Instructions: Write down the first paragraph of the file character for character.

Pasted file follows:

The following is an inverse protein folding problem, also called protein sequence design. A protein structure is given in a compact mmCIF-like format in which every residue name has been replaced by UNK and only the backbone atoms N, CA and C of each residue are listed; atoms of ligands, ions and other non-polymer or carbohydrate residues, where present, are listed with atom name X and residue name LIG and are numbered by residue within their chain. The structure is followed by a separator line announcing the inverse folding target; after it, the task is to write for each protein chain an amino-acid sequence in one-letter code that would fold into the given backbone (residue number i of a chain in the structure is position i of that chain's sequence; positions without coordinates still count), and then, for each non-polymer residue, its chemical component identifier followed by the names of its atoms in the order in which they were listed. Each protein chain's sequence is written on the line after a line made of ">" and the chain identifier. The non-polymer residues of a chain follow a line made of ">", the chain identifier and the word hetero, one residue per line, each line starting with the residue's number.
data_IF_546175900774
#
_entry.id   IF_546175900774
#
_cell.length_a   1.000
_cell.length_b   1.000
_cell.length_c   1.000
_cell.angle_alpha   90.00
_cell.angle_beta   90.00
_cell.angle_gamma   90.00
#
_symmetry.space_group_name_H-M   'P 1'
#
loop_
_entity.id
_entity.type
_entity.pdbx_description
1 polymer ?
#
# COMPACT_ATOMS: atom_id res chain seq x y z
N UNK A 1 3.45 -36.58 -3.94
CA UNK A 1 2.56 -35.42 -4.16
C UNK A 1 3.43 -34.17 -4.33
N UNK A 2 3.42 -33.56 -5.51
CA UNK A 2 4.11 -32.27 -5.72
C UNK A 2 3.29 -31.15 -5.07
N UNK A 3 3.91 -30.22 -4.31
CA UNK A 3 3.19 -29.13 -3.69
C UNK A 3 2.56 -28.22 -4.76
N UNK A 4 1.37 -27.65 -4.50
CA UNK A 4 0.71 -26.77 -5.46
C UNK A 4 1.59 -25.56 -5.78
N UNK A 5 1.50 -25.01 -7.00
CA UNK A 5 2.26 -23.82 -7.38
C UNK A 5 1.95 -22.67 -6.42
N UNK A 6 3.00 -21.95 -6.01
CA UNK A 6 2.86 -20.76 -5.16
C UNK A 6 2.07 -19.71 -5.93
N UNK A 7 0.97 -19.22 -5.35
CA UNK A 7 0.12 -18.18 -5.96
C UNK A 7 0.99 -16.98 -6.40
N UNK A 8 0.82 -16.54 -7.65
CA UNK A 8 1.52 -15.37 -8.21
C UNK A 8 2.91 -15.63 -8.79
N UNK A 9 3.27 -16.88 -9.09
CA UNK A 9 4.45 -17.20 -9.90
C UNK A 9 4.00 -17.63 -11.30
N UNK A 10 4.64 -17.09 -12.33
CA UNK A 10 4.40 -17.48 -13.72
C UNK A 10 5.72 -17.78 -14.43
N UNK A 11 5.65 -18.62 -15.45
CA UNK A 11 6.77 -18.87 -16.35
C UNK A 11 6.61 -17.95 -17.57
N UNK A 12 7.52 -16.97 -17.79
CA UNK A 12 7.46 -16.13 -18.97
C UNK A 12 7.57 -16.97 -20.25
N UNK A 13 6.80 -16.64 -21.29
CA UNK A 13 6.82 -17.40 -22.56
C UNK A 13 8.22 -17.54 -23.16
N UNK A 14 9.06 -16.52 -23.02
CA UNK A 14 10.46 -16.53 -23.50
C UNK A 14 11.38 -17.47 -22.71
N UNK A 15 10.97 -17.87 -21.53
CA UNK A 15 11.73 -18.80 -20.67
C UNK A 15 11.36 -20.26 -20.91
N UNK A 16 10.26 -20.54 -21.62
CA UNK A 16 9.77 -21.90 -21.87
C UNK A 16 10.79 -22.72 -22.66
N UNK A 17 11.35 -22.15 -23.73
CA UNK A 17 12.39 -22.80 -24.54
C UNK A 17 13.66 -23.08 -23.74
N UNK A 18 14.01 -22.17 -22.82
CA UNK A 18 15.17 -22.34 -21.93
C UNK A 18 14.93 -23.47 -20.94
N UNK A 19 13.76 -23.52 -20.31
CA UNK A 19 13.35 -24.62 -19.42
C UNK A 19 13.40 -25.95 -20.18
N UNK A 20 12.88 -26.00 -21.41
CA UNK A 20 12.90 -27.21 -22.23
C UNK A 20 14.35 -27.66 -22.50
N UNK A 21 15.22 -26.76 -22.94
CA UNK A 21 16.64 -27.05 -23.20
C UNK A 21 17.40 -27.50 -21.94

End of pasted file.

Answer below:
The following is an inverse protein folding problem, also called protein sequence design. A protein structure is given in a compact mmCIF-like format in which every residue name has been replaced by UNK and only the backbone atoms N, CA and C of each residue are listed; atoms of ligands, ions and other non-polymer or carbohydrate residues, where present, are listed with atom name X and residue name LIG and are numbered by residue within their chain. The structure is followed by a separator line announcing the inverse folding target; after it, the task is to write for each protein chain an amino-acid sequence in one-letter code that would fold into the given backbone (residue number i of a chain in the structure is position i of that chain's sequence; positions without coordinates still count), and then, for each non-polymer residue, its chemical component identifier followed by the names of its atoms in the order in which they were listed. Each protein chain's sequence is written on the line after a line made of ">" and the chain identifier. The non-polymer residues of a chain follow a line made of ">", the chain identifier and the word hetero, one residue per line, each line starting with the residue's number.